• Check out page 84 in the current issue of Metropolis (10/96?). There is an ad for a line of clothes that can be folded in many ways to vary their appearance...and it is named Origami. Actually, the hype goes "Origami: the ultimate convertible", and the ad itself is meant to be cut from the page and folded so that the graphics line up and make more sense.

  • Today's 10/30 Wall Street Journal has a Hewlett Packard ad listing things employees do to kill time. One fairly far down the list is "Turning bellybutton lint into origami". [Reported by Rodney Grantham on ORIGAMI-L on 96/10/31]

  • The December 1994 issue of ON SPEC: The Canadian Magazine of Speculative Fiction features a short story entitled, 'Paper'. In the words of author, Marcel Gagne, "It's a modern fantasy about a boy who learns the magic (and the dangers!) of origami." [Reported by Marcel Gagne by e-mail on 97/1/06]

  • The March 1997 edition of National Geographic Magazine has an article called "The Magic of Paper". The article is somewhat disappointing in that it deals mostly with the ecological aspects of deforestation and paper production. There is a little information on paper history, but virtually nothing on paper arts.

    Origami is mentioned once, and there is a picture of a monument in Hiroshima draped with strings of cranes.

    Some other notable pictures: A shinto priest purifying a car with a harai-gushi, paper funeral items in China, Mexican papel picado art. [Reported by Janet Hamilton on ORIGAMI-L on 97/2/17]


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  • One of the Power Rangers Zord toys (Shogun Zord) has a plastic origami crane for a helmet.

  • Here's an item from the September 30 NY Times Patents column, by Teresa Riordan:
    Have Business Card, Will Tee Off

    Robert J. Veylupek and George Wallace Jr. of Las Vegas, Nevada have patented a "combination business card golf tee". The golf tee is formed when a perforated tab is locked into an opening at one end of the card. "The tee comprises the card in an arched form, with the ends of the card acting as legs for the tee, and the absence of the body portion of the tab forming a saddle elevated above the ground into which the ball may be placed," the patent states. Patent# 5,503,396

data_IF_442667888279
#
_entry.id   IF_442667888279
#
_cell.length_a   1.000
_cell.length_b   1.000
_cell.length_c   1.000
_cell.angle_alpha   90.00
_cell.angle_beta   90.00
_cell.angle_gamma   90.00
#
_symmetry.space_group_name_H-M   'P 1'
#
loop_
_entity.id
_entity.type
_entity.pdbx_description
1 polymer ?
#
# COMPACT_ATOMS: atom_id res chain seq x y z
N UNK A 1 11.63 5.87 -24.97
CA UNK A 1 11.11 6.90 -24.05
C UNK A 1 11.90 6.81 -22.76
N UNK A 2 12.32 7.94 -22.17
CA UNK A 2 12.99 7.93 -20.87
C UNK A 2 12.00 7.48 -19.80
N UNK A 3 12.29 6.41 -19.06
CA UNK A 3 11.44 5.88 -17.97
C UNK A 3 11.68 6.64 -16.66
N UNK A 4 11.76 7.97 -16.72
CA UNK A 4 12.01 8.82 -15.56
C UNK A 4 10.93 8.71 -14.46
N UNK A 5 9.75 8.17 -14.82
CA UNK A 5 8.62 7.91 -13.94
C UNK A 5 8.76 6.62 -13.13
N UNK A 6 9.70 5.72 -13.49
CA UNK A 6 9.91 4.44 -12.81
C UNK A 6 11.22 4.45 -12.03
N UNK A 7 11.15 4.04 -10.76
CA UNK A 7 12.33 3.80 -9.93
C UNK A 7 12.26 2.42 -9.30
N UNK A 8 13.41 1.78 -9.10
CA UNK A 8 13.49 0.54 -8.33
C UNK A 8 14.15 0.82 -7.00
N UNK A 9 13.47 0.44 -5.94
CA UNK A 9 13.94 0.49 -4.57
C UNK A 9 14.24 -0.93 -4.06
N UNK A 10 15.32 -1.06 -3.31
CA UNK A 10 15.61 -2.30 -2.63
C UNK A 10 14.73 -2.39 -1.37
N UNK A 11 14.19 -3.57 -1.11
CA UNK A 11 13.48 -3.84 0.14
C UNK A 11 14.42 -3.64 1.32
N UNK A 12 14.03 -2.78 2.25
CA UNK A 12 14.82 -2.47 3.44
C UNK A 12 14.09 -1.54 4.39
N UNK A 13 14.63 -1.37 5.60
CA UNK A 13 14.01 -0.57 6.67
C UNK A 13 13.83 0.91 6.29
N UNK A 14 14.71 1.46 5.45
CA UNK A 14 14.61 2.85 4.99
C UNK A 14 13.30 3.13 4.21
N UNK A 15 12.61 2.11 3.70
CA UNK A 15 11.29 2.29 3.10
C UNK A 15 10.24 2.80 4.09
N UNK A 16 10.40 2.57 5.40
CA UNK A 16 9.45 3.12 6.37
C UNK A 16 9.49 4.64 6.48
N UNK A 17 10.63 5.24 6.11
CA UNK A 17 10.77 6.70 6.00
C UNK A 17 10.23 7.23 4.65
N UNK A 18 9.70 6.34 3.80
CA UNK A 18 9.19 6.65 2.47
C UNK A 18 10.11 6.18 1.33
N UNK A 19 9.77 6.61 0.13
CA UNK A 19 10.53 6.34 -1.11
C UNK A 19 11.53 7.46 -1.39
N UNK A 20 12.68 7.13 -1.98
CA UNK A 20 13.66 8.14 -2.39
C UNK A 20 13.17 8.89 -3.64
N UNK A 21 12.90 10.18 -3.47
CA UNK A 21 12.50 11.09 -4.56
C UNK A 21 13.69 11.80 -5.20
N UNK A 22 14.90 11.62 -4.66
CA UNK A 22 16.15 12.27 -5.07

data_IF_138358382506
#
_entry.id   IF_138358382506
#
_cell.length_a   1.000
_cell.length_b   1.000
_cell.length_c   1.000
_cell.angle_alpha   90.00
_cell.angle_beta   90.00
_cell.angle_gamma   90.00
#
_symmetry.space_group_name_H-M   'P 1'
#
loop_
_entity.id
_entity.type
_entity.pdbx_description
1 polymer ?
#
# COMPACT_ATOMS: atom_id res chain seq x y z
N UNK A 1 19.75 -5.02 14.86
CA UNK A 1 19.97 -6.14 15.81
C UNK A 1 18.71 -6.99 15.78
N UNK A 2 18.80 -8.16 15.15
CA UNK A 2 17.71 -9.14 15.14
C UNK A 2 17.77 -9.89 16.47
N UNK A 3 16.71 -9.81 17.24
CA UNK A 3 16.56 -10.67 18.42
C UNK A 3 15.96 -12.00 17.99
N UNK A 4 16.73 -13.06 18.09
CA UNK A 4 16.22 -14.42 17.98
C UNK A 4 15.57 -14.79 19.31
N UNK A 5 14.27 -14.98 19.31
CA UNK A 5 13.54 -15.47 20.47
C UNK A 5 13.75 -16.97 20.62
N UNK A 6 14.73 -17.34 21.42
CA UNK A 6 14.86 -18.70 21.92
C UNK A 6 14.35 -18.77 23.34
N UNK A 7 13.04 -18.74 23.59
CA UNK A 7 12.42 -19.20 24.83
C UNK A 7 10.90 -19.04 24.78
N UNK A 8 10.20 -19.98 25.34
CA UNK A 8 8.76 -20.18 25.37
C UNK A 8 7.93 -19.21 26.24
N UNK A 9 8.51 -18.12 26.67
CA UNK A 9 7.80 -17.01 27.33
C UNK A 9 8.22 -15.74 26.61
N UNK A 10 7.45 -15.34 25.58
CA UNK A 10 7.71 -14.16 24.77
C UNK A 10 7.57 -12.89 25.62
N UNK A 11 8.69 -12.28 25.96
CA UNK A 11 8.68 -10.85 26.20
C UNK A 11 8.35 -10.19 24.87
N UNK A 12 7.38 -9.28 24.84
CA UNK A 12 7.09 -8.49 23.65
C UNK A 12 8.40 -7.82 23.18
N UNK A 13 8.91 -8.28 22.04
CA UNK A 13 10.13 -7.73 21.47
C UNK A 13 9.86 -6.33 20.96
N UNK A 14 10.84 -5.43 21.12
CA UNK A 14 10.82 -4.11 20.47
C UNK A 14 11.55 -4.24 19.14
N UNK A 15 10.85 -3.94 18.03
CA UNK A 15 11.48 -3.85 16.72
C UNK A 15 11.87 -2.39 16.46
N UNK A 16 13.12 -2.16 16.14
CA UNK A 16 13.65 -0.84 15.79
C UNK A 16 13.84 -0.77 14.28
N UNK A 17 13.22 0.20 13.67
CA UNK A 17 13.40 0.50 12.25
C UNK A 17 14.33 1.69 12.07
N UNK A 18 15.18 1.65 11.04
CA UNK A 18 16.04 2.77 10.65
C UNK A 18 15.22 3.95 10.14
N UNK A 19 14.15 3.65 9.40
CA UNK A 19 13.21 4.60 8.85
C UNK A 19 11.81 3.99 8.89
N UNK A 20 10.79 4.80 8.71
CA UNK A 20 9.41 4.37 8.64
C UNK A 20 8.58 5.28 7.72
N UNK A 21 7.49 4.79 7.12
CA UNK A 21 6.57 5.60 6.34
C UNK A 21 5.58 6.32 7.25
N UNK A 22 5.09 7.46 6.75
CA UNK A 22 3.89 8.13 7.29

• Several days ago, I got a piece of promotional material in the mail and it reads like this:
    "If an Origami artist can make 800 shapes from one piece of paper, why do telemarketing companies keep coming back with one idea every time?"
    The cover of this three part folded card stock has a crane folded from green wavy striped paper. The inside highlights three critical areas of expertise which are supposed to apply to Origami as well as the touted company's services, they are: Design, Test, and Solve. Accompanying the headings for these three areas are...folding diagrams! How cool is that? [Reported by Steve Woodmansee on ORIGAMI-L on 97/2/25]


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  • Edward James Olmos' character in the movie Bladerunner left origami everywhere. He was a good guy.

  • Plain Clothes

  • If Lucy Fell: There is an Origami Swan in the movie. It is only shown briefly, but it is in the movie at two separate times.